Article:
JOHN ROBBINS/Bullet News
FORT ERIE – Having got no satisfaction from his own government, Niagara Falls Liberal MPP Kim Craitor says he’ll turn hat in hand to Ontario’s opposition parties to help save the Fort Erie Race Track.
During a press conference Wednesday, Craitor said he’ll ask the Progressive Conservatives and NDP to try to help him convince the government appointed panel charged with charted a new course for the horse racing industry to revise a recommendation that at best would see the number of race days for B Class thoroughbreds next year reduced to 30 from the current 78 offered in Fort Erie this season.
The same panel – made up of three former Ontario cabinet ministers, one from each of the three main political parties – suggested moving races from Fort Erie to Ajax Downs raceway, should the track close permanently at the end of the year.
“I was absolutely shocked,” said Craitor. “This is not what I expected.”
While he agree with many of the recommendations contained in the report by the Horse Racing Industry Transition Panel released Tuesday, Craitor was blunt about his opinion of the recommendations concerning the 155-year-old border oval, one of Fort Erie’s largest employers.
“The report screwed up. It screwed up when it talked about Fort Erie,” said Craitor.
Craitor says not only should Fort Erie be allowed the same 78 days of thoroughbred racing hosted by the track this year, Fort Erie should be given a bigger slice of the dates for quarter horse racing.
Quarter horse racing is offered primarily at Ajax, with a limited number of races being offered at Fort Erie for the past three years.
“The quarter horse industry belongs in Fort Erie,” said an emotional Craitor. “It doesn’t belong at a track (Ajax) that isn’t even a race track.”
Joining Craitor at the press conference were Fort Erie Mayor Doug Martin and Fort Erie Live Racing Consortium chief executive officer Jim Thibert, along with other representatives of the track and its employees.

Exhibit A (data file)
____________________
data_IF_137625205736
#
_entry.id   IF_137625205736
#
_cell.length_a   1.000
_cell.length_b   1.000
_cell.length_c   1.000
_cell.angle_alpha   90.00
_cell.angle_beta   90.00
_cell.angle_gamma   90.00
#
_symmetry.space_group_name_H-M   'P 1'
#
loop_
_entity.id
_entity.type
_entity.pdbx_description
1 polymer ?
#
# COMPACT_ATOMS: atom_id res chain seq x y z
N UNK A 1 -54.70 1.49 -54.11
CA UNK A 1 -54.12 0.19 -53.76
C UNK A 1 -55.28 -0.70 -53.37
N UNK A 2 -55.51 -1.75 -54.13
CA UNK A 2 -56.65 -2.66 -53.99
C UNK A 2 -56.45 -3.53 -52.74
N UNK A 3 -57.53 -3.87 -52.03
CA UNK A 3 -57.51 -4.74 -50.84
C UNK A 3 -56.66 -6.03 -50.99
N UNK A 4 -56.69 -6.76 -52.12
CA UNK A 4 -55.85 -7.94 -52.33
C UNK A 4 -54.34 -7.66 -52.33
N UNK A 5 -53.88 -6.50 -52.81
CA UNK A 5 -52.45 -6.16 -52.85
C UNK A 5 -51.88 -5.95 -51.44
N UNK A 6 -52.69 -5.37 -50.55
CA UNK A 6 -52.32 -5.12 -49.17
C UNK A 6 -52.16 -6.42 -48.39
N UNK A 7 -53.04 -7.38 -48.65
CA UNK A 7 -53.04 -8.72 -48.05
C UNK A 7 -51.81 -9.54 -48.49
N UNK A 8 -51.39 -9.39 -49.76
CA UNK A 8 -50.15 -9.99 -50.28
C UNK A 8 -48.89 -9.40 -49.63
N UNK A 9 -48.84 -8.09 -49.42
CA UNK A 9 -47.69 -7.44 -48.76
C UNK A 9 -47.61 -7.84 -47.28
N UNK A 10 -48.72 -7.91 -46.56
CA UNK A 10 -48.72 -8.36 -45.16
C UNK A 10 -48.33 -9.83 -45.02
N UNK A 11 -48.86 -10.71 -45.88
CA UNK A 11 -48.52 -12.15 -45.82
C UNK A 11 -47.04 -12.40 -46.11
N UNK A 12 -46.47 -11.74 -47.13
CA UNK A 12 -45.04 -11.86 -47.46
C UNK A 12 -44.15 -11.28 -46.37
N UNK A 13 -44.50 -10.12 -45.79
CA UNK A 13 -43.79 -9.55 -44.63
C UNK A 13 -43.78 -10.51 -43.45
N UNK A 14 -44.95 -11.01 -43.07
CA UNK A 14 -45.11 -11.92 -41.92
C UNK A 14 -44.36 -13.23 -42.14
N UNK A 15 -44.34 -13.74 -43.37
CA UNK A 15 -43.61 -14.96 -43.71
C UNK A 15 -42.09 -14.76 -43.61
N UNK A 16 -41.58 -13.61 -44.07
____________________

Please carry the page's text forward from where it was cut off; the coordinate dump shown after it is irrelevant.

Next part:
Race Track officials say they could live with 30 days of live thoroughbred racing, provided they are allowed to host 30 days of quarter horse racing.
The town and Consortium are currently courting at least one offer from an undisclosed investor they hope will purchase the track and develop the property, while still allowing the not-for-profit Consortium to operate the track itself.
Thibert said the Consortium will be asking the transition panel for some funding, but he couldn’t say exactly how much because there would need to be some negotiations.
The transition panel was set up this year to deal with the fallout of the provincial government’s decision to pull the plug on the lucrative slots-at-racetracks funding program.
The program was set up in the late 1990s during the tenure of the government of former PC premier Mike Harris. Slot machines at horse racing tracks were seen as a new source of revenue from the province and also a way of helping out the horse-racing industry in the face of competition from commercial casinos and other forms of gambling.
The government permanently closed three slot facilities at race tracks in Fort Erie, Windsor and Sarnia on April 30. Ontario plans to privatize the remaining facilities as Ontario Lottery Gaming Corporation continues rolling out its so-called modernization plan, which also includes plan for a Toronto casino.
Premier Dalton McGuinty and Ontario Finance Minister Dwight Duncan have repeatedly defended the decision to kill the racetrack slots program, saying the money is needed to protect health and education funding during a time when other government programs are being cut in order to eliminate the provincial deficit by 2017-18.
Critics, however, say the government is making a huge mistake, putting as many as 60,000 jobs at risk and dealing a potentially fatal blow to the horse racing and breeding industries in Ontario.
With news that McGuinty plans to step down once a new leader of the Liberal party is chosen in late January, no one is quite sure whether this government policy will survive the transfer or an election that could come as early as this spring.